Mining Sector Not Responsible for Value Addition – Katali

THE mining sector in Namibia is not responsible for value addition of minerals extracted in the country mining companies have to provide the raw materials for this purpose, said Mines and Energy Minister Isak Katali.

“Who is responsible for value addition? Is it the mining sector? The answer is ‘no’ – it is the Ministry of Trade and Industry and the mining sector must provide the raw materials,” Minister Katali said during a questions and answer session at the annual mining conference in Windhoek last week.

Towards the end of last year, a joint value addition committee (JVAC) was put in place with members from the public and the private sector. The Chamber of Mines in a submission to the Ministry of Trade and Industry (MTI) proposed it. In the fourth National Development Plan (NDP4) – which runs from 2012 to 2017 – the establishment of such a committee is mentioned.

The permanent secretary at the Ministry of Mines and Energy, Kahijoro Kahuure chairs the JVAC.

Scandinavian experts were contracted to conduct a study to what extent local value addition or beneficiation is possible for each mineral mined in Namibia.

Kahuure told the mining conference last week that a first draft study was completed, which he had received a day before the conference. “Government will be briefed on the draft and it will then be forwarded to stakeholders for discussions,” Kahuure said. “The aim is to draft a value-addition strategy.”

Some three years ago, Minister of Finance, Saara Kuugongelwa-Amadhila announced that Government would put in place an export levy for raw materials taken out of Namibia in raw, unprocessed form. Apart from more revenue for State coffers, local value addition was to be stimulated.

The private sector has since been waiting for information on which raw materials the export levy will be imposed and how high it would be. No bill was tabled in parliament yet.

During budget analysis meetings earlier this year, the finance minister indicated the export levy would range between zero and 2% of the exported value on unprocessed minerals, fish, game, crude oil or gas and certain other products yet to be determined.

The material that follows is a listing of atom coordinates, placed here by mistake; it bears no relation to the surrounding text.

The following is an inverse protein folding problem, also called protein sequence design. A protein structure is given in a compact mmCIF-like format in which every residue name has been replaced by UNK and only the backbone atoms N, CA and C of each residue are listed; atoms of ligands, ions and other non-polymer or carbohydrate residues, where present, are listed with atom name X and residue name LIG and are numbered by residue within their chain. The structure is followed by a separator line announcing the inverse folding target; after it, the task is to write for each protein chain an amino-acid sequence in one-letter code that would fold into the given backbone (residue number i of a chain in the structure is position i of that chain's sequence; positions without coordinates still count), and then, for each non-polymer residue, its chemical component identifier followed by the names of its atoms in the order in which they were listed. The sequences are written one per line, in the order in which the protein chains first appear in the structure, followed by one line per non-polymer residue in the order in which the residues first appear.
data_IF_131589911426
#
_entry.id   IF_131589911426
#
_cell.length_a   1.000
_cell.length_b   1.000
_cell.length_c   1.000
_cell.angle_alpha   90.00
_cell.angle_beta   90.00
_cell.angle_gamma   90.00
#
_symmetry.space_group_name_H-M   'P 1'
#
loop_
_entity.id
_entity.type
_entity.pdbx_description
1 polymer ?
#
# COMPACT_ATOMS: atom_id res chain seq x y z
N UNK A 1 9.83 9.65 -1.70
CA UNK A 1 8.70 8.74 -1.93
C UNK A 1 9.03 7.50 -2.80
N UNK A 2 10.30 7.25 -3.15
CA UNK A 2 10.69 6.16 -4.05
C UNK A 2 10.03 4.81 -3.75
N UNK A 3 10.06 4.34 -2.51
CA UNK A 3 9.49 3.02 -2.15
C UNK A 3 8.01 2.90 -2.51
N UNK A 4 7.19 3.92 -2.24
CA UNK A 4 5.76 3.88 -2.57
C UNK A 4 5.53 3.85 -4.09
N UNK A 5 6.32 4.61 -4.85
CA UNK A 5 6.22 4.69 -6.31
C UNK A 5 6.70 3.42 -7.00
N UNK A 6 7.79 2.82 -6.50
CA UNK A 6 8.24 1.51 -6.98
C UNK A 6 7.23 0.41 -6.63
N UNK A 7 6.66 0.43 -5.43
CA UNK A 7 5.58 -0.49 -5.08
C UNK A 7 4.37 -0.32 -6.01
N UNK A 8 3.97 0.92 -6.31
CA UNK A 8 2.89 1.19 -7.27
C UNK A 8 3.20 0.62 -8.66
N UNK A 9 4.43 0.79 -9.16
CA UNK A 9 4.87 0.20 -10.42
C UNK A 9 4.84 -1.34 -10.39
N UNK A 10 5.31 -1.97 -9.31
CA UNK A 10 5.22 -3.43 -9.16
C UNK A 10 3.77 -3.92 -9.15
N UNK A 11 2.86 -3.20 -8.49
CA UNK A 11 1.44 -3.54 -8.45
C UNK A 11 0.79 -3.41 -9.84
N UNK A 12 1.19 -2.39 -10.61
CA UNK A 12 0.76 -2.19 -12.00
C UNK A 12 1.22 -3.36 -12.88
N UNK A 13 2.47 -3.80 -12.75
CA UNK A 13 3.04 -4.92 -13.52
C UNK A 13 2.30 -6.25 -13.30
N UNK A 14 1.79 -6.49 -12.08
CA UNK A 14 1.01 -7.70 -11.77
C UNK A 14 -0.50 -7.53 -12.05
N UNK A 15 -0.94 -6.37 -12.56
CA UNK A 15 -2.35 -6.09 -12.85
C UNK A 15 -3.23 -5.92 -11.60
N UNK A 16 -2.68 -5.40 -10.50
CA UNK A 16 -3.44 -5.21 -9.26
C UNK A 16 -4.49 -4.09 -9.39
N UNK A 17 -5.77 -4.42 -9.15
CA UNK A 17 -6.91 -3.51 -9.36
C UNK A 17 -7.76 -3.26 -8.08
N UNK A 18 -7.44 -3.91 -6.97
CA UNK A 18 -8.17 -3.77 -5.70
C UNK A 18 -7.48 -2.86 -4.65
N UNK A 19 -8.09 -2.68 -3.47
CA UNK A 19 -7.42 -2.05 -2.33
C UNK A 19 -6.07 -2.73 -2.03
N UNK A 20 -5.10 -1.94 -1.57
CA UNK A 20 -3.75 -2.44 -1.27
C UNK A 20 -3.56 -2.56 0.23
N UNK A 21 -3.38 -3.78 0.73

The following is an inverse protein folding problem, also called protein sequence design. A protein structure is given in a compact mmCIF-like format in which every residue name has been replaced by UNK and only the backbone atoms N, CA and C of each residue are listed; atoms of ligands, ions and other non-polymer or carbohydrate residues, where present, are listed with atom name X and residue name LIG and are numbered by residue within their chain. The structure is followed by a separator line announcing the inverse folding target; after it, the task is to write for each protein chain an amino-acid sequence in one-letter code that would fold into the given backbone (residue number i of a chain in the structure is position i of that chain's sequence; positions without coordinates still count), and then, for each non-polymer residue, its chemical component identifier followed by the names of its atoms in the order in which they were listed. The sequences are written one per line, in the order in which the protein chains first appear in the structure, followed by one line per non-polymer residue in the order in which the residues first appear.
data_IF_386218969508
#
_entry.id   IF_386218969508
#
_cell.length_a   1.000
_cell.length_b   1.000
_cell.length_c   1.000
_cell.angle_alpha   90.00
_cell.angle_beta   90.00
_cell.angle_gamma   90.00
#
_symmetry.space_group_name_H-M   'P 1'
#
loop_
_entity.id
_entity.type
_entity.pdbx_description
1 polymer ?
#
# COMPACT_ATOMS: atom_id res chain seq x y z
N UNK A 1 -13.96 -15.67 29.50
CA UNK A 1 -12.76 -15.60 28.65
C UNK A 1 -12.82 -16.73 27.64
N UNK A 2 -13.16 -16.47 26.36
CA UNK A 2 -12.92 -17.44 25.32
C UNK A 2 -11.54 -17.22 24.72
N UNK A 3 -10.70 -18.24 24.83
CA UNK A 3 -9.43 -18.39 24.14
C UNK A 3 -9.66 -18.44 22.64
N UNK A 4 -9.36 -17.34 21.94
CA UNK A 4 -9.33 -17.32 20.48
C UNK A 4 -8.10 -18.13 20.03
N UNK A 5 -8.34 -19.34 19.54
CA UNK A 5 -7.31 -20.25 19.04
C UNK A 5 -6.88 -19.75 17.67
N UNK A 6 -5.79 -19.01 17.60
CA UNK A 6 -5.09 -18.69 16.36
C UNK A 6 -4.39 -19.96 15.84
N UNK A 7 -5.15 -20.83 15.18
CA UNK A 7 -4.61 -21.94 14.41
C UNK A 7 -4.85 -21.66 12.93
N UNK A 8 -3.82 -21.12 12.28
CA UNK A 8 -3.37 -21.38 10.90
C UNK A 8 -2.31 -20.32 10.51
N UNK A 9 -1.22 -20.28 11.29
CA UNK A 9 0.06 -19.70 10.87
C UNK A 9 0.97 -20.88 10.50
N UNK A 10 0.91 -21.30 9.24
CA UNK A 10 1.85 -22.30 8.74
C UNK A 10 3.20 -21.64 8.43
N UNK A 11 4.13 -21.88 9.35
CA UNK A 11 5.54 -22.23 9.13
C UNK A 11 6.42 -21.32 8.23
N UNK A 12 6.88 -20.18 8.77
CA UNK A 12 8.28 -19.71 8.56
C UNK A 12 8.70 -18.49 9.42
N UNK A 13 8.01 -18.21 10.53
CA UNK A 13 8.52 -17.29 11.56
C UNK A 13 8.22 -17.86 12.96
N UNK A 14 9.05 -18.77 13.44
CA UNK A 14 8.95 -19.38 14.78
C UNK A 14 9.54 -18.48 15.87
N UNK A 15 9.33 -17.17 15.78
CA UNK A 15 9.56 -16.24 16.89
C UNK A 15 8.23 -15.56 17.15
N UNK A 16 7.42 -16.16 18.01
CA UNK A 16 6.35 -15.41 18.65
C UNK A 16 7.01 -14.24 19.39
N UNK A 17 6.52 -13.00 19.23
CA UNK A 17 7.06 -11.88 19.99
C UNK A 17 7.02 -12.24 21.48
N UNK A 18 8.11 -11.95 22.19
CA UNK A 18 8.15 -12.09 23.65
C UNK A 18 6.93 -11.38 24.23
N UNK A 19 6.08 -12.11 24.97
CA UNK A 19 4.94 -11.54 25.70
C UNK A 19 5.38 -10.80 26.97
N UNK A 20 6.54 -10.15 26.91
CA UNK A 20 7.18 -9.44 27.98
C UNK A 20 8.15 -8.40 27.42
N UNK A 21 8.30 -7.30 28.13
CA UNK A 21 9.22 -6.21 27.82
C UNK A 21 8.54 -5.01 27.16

The mining sector contributed 9,3% (2012: 10,8%) to Namibia’s economy in 2013, according to the latest annual report of the Chamber of Mines. The slight decline is a result of depressed global commodity prices, the report stated. Royalties paid by Namibia’s mining sector came to N$1,12 billion last year, up from N$959,7 million in 2012. Taxes paid on profits were N$1,64 billion (2012: N$1,12 billion). A total of N$3,26 billion in taxes and dividends were paid last year (2012: N$ 2,69 billion). Chamber of Mines president Werner Duvenhage emphasised that three new mines were under construction in Namibia – the Tschudi copper mine near Tsumeb, the B2 Gold mine close to Otavi and the huge Husab uranium mine. Representatives from these companies updated the conference on progress made which is well on track and within set time frames.

Hans Nolte, General Manager of Dundee Precious Metals gave an overview of progress made with the N$2,3 billion acid plant construction at Tsumeb. “The 350 000 tonne sulphuric acid plant will be commissioned in the fourth quarter of 2014. It will supply sulphuric acid to Roumlssing Uranium and to Weatherly,” Nolte said.

Two state utilities, NamWater and NamPower assured delegates that sufficient water and electricity supplies would fuel the mining industry.

Brigitte Weidlich is a freelance journalist.

Source : The Namibian